I spent a lot of time wondering how Leonor Fini achieved this special effect in her paintings, whereby the reflection of each object looks larger than the object itself -- contrary to geometrical optics (unless the surface of the water is curved up as a convex mirror). CGI? Old-fashioned double exposure?
The answer turns out to be simple: Fini created the reflecting pool as a kind of stage set, mounted on a spindle and rotated on a vertical axis so that centrifugal forces formed the water into a parabolic dish.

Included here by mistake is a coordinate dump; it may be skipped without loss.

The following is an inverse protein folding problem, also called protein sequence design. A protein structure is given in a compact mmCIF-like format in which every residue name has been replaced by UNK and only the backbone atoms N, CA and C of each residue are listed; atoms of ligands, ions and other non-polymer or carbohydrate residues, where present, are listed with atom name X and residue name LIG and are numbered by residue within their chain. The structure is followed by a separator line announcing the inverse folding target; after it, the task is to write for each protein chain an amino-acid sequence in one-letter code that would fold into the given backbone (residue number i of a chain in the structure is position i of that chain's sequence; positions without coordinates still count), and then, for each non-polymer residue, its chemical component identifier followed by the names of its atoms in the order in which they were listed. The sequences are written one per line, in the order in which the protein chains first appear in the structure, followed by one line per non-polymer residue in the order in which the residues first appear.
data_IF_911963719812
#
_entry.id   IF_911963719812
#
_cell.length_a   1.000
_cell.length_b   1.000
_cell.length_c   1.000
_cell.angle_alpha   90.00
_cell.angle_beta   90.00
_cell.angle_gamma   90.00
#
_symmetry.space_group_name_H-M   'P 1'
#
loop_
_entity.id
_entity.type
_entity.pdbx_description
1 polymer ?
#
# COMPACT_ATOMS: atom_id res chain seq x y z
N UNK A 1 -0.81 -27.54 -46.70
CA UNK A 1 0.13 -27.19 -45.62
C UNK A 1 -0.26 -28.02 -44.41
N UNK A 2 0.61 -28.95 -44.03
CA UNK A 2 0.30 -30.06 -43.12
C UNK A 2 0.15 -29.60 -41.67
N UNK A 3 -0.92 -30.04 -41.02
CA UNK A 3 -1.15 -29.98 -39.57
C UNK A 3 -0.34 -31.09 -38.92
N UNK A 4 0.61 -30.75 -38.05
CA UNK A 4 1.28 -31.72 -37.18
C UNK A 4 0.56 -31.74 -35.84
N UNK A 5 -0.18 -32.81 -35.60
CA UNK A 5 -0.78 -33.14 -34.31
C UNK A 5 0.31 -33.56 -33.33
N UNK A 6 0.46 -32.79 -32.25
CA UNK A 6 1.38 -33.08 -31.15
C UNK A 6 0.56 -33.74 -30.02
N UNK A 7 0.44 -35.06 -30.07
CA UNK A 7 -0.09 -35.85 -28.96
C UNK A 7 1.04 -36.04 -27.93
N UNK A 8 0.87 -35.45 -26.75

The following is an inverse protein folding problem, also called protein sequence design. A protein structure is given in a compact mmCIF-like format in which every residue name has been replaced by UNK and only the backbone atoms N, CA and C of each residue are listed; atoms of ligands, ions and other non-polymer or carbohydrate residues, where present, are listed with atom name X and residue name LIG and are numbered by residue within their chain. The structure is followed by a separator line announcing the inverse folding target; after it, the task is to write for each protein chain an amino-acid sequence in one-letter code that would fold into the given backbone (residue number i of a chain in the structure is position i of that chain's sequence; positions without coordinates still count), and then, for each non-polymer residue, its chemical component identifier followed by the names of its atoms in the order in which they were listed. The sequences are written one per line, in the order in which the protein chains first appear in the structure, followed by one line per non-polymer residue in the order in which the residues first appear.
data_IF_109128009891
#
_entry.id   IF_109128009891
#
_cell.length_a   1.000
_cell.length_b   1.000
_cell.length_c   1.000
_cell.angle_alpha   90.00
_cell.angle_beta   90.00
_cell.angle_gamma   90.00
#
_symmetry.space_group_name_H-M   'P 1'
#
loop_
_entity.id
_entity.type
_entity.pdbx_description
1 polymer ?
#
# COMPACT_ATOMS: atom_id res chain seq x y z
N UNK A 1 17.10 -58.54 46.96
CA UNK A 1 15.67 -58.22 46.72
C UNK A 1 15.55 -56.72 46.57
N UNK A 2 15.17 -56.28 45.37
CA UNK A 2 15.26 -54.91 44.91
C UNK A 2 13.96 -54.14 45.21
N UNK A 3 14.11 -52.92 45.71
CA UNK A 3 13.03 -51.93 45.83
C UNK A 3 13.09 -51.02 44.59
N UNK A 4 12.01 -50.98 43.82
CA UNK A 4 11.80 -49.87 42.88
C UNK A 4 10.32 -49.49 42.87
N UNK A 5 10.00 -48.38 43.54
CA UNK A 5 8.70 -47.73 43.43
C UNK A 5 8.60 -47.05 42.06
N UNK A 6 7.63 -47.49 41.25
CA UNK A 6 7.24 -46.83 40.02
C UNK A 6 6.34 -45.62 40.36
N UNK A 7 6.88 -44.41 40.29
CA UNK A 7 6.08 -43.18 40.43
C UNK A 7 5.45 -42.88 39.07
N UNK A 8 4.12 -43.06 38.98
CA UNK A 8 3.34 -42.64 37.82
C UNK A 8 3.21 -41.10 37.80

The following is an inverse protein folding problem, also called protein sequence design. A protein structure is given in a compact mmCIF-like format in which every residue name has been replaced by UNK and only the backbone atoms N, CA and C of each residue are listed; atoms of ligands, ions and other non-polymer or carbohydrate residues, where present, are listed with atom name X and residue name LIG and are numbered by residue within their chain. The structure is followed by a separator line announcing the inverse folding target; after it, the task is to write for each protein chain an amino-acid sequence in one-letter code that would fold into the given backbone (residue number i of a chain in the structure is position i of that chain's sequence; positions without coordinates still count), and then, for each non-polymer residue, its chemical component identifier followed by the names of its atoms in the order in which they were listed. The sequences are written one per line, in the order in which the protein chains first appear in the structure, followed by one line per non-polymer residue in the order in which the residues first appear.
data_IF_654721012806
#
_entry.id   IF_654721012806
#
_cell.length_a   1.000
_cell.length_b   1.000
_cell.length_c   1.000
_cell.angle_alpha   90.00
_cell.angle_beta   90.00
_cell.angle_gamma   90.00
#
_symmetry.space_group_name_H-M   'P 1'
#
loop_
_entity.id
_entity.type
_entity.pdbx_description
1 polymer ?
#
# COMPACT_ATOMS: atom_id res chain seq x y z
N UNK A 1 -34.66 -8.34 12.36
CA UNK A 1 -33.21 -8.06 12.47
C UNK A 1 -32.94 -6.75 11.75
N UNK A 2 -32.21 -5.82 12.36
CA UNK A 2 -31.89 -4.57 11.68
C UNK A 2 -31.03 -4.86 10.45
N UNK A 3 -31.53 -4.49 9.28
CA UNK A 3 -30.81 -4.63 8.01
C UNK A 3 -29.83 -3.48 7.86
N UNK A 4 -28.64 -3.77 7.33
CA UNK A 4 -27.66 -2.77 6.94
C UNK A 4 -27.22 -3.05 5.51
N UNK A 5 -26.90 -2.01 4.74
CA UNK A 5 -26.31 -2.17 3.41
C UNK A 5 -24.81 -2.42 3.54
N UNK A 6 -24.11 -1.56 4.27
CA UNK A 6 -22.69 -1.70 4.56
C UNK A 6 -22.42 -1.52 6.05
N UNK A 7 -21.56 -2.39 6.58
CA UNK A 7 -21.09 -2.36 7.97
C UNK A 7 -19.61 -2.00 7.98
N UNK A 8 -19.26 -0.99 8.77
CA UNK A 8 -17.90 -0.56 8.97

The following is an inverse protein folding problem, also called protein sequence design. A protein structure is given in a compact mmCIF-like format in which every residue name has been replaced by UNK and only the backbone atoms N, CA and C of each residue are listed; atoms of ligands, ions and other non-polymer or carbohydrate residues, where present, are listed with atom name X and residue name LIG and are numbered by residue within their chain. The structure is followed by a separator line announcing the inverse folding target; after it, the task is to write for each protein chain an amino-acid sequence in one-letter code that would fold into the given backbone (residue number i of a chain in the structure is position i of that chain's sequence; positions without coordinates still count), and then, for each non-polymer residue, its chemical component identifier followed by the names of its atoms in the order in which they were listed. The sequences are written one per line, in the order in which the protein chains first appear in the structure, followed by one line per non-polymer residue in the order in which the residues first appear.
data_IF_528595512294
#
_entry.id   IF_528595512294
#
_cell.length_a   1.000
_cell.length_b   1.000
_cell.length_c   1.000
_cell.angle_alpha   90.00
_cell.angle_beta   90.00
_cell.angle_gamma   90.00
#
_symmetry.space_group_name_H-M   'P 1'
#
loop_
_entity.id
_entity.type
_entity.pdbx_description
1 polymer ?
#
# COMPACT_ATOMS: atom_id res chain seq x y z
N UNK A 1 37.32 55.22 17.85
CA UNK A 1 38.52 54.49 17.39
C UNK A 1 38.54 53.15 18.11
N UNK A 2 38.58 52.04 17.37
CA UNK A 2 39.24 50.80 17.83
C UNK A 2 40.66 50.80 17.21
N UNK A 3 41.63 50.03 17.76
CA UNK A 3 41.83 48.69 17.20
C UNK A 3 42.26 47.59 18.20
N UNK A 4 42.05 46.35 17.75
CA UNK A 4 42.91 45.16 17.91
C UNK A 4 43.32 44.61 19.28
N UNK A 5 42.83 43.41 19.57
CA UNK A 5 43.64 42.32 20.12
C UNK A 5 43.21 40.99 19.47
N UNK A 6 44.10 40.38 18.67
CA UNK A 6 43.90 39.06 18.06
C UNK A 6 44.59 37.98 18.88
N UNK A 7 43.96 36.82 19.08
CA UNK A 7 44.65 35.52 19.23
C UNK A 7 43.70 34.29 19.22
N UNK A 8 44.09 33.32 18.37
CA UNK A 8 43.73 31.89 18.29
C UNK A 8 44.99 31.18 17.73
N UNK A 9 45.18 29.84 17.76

Even so, the most expensive special effect in surrealist painting is still the time that Dali hired a DC-9 to use as a studio, so he could paint during the 25-second periods of weightlessness while the plane followed a parabolic path.
BONUS non-geometrical optics from Jeffrey Smart.